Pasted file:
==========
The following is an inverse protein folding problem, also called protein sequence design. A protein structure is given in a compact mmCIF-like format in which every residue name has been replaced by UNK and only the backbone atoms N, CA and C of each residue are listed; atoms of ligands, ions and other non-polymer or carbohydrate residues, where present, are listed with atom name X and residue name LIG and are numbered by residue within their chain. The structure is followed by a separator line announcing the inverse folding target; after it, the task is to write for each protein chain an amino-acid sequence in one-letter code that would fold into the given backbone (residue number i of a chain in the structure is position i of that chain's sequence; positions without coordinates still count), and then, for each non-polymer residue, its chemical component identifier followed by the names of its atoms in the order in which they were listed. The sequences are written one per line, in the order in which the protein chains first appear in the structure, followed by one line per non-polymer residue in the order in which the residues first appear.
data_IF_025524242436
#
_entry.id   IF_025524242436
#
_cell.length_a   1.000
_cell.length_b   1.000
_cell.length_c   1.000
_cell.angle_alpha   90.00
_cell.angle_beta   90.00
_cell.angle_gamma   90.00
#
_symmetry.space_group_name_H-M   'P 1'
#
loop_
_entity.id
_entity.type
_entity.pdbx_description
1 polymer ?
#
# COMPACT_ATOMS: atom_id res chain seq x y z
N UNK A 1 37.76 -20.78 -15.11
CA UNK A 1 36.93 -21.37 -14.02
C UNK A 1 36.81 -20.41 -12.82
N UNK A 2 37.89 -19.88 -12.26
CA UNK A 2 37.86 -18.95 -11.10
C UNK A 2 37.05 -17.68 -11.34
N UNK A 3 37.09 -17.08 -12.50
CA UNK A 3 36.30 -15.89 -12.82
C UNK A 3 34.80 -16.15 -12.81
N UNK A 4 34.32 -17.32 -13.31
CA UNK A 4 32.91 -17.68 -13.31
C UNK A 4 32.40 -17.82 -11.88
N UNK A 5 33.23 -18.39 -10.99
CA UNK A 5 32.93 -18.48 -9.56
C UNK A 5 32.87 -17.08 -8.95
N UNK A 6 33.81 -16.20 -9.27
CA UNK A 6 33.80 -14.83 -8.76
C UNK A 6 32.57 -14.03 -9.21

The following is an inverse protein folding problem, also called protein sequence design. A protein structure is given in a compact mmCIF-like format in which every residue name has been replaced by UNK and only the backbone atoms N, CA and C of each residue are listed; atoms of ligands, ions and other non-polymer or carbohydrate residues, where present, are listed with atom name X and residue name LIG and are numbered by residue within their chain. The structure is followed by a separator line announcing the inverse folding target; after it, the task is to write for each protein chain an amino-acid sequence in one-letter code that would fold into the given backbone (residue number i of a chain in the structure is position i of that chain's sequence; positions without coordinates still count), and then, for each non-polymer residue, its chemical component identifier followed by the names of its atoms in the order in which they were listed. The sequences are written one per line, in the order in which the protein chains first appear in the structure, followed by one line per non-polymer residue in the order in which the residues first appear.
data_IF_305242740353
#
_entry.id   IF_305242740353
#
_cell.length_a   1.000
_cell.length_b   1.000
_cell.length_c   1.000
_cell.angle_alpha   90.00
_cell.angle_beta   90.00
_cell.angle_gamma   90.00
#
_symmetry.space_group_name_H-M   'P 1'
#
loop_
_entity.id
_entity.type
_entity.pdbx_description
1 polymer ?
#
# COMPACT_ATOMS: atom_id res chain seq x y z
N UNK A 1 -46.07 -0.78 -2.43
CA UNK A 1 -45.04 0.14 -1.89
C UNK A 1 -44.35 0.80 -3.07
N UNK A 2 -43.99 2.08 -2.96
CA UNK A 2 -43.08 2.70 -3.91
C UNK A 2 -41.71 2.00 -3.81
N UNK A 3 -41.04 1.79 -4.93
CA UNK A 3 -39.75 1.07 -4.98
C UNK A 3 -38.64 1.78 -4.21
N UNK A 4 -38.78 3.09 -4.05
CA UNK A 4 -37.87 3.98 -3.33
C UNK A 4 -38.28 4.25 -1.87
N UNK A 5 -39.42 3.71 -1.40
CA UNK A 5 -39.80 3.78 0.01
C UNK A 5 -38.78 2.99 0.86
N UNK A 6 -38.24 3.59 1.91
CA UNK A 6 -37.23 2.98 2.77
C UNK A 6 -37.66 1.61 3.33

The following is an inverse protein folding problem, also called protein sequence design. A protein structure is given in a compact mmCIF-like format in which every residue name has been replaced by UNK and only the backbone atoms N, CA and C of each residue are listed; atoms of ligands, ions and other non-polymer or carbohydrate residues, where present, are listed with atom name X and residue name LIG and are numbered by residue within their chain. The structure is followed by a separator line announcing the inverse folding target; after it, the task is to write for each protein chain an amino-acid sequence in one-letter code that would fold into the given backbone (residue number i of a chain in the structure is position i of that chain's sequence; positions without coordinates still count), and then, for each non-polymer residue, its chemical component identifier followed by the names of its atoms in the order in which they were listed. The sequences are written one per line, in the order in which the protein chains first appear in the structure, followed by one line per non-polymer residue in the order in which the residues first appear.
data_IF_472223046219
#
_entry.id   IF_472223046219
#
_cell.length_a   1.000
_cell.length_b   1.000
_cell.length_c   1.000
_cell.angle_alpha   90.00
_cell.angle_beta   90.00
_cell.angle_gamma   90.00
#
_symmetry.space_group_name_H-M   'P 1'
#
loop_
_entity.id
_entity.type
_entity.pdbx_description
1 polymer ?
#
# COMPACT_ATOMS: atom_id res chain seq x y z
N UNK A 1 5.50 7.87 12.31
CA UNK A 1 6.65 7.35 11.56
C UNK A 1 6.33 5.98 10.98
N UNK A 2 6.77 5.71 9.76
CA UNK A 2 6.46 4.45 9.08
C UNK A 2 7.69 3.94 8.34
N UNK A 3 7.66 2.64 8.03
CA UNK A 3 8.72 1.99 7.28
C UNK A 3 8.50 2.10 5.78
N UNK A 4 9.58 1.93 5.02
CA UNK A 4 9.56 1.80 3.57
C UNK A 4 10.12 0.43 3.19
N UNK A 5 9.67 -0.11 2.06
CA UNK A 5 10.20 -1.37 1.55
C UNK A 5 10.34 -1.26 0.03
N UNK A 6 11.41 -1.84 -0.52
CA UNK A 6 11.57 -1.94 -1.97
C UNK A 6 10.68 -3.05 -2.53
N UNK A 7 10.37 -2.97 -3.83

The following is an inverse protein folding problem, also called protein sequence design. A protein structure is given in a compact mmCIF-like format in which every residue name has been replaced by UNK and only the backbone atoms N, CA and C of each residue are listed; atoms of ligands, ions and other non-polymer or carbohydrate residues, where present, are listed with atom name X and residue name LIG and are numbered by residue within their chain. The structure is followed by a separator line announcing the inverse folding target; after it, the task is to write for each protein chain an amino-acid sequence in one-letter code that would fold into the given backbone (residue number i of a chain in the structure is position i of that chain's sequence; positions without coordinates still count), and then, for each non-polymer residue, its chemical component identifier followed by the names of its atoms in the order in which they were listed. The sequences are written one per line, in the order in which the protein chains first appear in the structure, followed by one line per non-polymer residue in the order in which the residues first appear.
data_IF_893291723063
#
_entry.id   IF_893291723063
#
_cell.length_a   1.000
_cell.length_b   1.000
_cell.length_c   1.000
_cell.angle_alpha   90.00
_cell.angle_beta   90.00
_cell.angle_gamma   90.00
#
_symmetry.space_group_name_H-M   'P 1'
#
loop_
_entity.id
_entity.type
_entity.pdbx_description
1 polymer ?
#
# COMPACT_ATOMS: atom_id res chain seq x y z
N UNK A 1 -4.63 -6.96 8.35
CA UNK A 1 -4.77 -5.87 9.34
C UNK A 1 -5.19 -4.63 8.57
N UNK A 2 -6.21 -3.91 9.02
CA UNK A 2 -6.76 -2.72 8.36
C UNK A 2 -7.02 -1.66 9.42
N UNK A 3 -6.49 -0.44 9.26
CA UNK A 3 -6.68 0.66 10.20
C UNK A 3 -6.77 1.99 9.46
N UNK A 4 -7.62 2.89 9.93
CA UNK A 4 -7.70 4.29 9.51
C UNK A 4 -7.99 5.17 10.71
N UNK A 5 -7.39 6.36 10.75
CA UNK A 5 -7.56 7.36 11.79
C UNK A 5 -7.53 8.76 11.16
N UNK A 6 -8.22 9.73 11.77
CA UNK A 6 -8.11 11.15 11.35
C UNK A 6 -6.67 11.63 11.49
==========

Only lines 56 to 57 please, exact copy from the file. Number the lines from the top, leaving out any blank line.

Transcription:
_entity.type
_entity.pdbx_description